Thursday, January 27, 2011

Crossing the Equator

It’s always a bit of an adventure, crossing the equator, and although I’ve crossed many times before, crossing the equator never ceases to instill a certain other-worldly feeling in me. Crossing the equator brings us as much to another world as is possible. We will spend the next few weeks in the southern hemisphere. It’s summer here. Ocean currents and thermal winds go the other way and we are aliens to whoever we meet.

The equator is exactly 1296000.000 (that’s six raised to the power of four followed by a bunch of zeroes) nautical miles long, which may seem a miracle in an Intelligent Design sort of way but is far from it, in any way. One sea mile is defined as one arch-second of the equator. Since the equator, like any other circle, covers precisely 360 degrees, and every degree consists of 60 minutes, and every minute consists of 60 seconds, the length of one mile equals the circumference of the earth at the equator, divided by 360 x 60 x 60. When the mile was standardized, the equator was thought to be 2400192000 meters long, resulting in a standard length of the sea mile of 1852 meters.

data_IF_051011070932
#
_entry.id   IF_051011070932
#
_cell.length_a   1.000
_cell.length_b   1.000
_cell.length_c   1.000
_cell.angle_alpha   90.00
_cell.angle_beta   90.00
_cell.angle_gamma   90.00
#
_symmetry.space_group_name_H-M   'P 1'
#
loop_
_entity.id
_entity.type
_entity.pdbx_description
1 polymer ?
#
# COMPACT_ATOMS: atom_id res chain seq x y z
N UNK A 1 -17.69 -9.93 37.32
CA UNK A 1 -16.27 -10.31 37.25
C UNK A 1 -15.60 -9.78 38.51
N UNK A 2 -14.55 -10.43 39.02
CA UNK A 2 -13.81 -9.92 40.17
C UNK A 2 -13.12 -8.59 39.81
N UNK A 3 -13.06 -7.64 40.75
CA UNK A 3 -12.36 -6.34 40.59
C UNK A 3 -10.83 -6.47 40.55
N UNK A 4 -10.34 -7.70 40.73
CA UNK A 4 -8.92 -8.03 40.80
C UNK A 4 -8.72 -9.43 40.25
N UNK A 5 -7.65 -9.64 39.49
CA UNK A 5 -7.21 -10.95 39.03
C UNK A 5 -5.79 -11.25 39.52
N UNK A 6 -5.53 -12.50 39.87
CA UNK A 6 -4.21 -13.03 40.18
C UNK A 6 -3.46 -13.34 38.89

Pushing mile after mile behind us, we’re headed for Antarctica. It may be the last time I see that great continent. In an emailed newspaper we read that international shipping agencies have decided to no longer allow larger vessels access to this great wild continent. That’s probably better for all of us, I must confess, but I’m glad I’ve been one of the very few who’s seen it, and will again, once more.

Crossing the Equator

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